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See Eusebius, b. 5, c. 24. Tillemont, t. 2, p. 442


HE succeeded St. Pius in the latter part of the reign of Antomnus Pius, sat about eight years, from 165 to 173, and is styled a martyr in the Roman and other Martyrologies: if he did not shed his blood for the faith, he at least purchased the title of martyr by great sufferings and dangers. He received a visit from St. Polycarp, and tolerated the custom of the Asiatics in celebrating Easter on the 14th day of the first moon after the vernal equinox, with the Jews. His vigilance protected his flock from the wiles of the heretics, Valentine and Marcion, instruments whom the devil sent to Rome, seeking to corrupt the faith in the capital of the world. Marcion, in Pontus, after having embraced a state of continency, fell into a crime with a young virgin; for which he was excommunicated by the bishop, who was his own father. He came to Rome, in hopes to be there received into the communion of the church, but was rejected, till he had made satisfaction, by penance, to his own bishop. Upon which he commenced heresiarch, as Tertullian and St. Epiphanius relate. He professed himself a Stoic philosopher, and seems to have been a priest. Joining the heresiarch Cerdo, who was come out of Syria to Rome, in the time of pope Hyginus, he established two gods, or first principles, the one, the author of all good; the other, of all evil: also of the Jewish law, and of the Old Testament: which he maintained to be contrary to the New. Tertullian informs us1 that he repented, and was promised at Rome to be again received into the church, on condition that he brought back all those souls which he had perverted. This he was laboring to effect when he died, though some understand this circumstance of his master Cerdo. He left many unhappy followers of his errors at Rome, in Egypt, Palestine, Syria, Persia, and Cyprus.*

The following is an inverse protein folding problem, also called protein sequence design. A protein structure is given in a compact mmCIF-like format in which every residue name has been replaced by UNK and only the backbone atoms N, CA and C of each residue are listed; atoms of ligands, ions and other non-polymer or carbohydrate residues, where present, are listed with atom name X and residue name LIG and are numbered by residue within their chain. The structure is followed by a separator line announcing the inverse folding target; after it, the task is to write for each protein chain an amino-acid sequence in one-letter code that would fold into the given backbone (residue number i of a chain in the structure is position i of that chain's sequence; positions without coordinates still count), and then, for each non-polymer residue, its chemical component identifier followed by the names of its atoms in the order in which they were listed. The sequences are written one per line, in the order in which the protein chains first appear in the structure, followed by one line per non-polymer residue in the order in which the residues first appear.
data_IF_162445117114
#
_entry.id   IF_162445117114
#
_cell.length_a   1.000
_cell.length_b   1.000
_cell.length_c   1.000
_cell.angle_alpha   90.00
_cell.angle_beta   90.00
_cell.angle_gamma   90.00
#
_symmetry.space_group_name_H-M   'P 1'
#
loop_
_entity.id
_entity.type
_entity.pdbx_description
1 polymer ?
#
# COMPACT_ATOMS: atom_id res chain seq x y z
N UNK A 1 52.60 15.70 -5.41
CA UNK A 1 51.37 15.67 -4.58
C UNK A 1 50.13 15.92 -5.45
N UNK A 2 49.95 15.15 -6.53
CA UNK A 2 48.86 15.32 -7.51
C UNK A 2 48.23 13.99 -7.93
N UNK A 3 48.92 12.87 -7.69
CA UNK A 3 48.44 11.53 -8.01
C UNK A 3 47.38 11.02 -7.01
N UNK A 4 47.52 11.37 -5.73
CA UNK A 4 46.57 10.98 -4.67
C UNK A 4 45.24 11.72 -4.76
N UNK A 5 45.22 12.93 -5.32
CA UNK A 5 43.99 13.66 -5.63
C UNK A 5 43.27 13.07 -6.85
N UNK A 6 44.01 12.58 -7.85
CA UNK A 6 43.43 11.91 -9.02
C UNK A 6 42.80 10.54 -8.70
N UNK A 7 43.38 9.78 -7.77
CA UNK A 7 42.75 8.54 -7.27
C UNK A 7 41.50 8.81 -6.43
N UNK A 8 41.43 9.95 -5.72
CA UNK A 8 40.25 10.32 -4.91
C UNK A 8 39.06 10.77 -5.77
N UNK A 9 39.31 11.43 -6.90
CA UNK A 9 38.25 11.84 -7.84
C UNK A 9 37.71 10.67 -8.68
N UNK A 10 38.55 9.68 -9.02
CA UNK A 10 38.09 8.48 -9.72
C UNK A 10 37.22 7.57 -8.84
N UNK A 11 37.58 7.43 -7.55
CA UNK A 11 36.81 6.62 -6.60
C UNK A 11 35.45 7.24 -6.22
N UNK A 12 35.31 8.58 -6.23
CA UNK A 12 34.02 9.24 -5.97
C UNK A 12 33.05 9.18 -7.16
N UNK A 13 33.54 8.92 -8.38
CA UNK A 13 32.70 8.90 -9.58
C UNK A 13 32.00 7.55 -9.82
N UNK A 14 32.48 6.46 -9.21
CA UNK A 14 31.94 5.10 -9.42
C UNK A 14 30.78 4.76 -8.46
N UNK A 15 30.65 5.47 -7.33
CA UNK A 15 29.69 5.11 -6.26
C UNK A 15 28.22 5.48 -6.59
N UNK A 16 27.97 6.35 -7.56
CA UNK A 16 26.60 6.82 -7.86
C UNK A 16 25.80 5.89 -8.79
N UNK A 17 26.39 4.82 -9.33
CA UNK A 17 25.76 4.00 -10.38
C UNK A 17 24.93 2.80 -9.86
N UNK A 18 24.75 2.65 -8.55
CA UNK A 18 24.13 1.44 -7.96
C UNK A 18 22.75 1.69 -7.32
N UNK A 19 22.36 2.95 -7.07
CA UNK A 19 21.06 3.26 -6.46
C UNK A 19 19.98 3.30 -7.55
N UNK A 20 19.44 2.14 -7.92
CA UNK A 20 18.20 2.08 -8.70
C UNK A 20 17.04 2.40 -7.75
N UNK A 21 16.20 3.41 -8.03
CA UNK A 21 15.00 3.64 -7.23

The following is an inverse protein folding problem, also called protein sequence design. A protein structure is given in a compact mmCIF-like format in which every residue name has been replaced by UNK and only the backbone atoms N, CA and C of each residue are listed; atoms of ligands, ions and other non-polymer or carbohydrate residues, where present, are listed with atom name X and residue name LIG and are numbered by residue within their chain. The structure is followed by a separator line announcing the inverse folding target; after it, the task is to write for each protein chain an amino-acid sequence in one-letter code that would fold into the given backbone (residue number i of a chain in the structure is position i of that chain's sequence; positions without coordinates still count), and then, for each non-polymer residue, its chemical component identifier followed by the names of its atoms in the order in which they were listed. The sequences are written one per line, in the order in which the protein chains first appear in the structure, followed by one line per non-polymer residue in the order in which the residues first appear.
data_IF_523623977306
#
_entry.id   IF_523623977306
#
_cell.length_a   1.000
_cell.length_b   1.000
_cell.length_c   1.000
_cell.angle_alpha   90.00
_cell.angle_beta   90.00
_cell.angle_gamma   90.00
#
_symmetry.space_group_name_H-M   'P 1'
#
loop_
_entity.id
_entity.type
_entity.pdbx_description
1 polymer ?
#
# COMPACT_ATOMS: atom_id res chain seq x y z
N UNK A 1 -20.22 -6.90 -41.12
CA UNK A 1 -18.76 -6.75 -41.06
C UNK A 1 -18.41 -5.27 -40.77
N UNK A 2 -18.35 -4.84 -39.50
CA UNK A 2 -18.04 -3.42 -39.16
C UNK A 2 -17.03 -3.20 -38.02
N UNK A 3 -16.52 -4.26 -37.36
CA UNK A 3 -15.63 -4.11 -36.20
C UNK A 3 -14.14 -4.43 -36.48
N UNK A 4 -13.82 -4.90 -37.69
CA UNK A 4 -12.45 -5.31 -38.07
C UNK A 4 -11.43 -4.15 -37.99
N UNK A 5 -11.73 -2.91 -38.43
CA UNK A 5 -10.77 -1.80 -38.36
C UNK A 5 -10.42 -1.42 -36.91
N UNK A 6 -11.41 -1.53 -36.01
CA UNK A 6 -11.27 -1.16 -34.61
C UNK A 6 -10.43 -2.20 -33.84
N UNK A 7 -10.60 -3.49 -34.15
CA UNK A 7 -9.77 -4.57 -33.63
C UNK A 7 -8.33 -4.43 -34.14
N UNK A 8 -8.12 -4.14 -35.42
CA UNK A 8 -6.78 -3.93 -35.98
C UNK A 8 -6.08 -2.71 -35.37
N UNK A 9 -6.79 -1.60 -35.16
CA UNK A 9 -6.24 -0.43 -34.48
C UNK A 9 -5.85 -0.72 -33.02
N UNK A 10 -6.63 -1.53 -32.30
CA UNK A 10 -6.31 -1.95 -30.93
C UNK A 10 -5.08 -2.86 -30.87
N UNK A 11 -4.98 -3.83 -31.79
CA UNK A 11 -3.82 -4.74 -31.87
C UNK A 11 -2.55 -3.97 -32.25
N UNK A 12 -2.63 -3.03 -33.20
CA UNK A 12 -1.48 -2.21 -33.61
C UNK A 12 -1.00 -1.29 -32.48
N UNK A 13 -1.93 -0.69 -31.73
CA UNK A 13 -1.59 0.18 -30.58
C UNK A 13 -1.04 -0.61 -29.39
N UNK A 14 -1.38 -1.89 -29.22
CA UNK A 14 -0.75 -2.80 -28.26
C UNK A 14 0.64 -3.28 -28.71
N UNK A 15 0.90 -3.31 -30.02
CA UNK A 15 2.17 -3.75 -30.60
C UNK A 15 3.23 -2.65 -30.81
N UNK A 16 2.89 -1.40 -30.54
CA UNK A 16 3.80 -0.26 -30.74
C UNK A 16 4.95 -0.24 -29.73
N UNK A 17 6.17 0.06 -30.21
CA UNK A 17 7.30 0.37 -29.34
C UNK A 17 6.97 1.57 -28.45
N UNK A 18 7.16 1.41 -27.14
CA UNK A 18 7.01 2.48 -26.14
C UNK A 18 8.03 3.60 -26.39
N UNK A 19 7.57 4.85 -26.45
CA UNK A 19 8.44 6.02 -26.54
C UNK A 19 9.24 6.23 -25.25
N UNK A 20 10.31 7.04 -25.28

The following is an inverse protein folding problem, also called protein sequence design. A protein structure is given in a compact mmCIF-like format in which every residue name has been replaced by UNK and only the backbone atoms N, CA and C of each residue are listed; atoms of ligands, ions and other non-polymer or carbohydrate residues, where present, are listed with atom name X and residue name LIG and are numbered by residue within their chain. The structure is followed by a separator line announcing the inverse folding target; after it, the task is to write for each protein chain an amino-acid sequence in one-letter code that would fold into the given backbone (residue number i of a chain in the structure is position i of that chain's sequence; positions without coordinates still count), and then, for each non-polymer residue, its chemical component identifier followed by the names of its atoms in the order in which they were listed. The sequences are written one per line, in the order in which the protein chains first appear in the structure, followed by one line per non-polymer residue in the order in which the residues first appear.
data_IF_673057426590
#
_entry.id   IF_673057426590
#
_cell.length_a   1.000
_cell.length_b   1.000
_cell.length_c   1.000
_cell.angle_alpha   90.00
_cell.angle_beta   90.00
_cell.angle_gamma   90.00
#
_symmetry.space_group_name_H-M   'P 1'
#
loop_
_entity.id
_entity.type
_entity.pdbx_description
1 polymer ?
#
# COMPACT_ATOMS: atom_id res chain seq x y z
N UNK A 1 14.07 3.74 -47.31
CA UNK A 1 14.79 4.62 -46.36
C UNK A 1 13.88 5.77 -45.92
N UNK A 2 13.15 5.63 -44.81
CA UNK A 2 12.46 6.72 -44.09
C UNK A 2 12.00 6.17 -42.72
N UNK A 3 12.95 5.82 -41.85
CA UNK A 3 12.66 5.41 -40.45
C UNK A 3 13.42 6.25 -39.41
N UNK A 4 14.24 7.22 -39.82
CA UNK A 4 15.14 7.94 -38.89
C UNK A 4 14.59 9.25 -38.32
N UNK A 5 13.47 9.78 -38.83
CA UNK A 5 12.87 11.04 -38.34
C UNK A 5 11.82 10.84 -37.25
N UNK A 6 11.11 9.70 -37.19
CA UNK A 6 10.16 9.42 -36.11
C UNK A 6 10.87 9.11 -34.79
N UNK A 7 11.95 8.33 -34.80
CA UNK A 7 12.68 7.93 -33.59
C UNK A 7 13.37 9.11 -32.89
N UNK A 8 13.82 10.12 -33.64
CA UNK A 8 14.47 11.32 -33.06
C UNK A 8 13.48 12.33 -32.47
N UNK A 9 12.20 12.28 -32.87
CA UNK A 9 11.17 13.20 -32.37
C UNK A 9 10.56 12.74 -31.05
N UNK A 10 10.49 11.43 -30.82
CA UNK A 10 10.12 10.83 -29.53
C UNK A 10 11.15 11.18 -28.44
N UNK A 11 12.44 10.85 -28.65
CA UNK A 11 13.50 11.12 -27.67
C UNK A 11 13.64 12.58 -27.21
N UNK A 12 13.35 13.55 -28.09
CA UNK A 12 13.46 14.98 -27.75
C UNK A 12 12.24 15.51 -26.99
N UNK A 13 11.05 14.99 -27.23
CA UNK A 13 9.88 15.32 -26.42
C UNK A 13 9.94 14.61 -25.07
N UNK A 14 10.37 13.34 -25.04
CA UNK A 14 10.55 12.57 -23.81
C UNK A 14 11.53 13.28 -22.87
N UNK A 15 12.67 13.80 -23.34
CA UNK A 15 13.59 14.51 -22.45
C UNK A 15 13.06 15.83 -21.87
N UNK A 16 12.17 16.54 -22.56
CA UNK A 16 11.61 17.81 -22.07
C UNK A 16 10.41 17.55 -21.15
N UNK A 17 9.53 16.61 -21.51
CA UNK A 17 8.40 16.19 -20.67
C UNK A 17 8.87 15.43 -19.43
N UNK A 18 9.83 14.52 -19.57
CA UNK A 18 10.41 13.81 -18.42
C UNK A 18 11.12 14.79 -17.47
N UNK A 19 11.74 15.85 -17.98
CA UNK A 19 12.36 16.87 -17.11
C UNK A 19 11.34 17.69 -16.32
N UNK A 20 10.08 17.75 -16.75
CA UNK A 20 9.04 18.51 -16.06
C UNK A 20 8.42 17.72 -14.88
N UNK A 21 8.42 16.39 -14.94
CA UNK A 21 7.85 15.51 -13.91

The thirty-six first bishops of Rome, down to Liberius, and, this one excepted, all the popes to Symmachus, the fifty-second, in 498, are honored among the saints; and out of two hundred and forty-eight popes, from St. Peter to Clement XIII., seventy-eight are named in the Roman Martyrology. In the primitive ages, the spirit of fervor and perfect sanctity, which is now a-days so rarely to be found in the very sanctuaries of virtue, and in the world seems in most places scarce so much as known, was conspicuous in most of the faithful, and especially in their pastors. The whole tenor of their lives, both in retirement and in their public actions, breathed it in such a manner as to render them the miracles of the world, angels on earth, living copies of their divine Redeemer, the odor of whose virtues and holy law and religion they spread on every side. Indeed, what could be more amiable, what more admirable, than the perfect simplicity, candor, and sincerity; the profound humility, invincible patience and meekness; the tender charity, even toward their enemies and persecutors; the piety, compunction, and heavenly zeal, which animated all their words and their whole conduct, and which, by fervent exercise under sufferings and persecutions, were carried to the most heroic degree of perfection? By often repeating in our prayers sacred protestations of our love of God, we easily impose upon ourselves, and fancy that his love reigns in our affections. But by relapsing so frequently into impatience, vanity, pride, or other sins, we give the lie to ourselves. For it is impossible for the will to fall so easily and so suddenly from the sovereign degree of sincere love. If, after making the most solemn protestations of inviolable friendship and affection for a fellow-creature, we should have no sooner turned our backs, but should revile and contemn him, without having received any provocation or affront from him, and this habitually, would not the whole world justly call our protestations hypocrisy, and our pretended friendship a mockery? Let us by this rule judge if our love of God be sovereign, so long as our inconstancy betrays the insincerity of our hearts.

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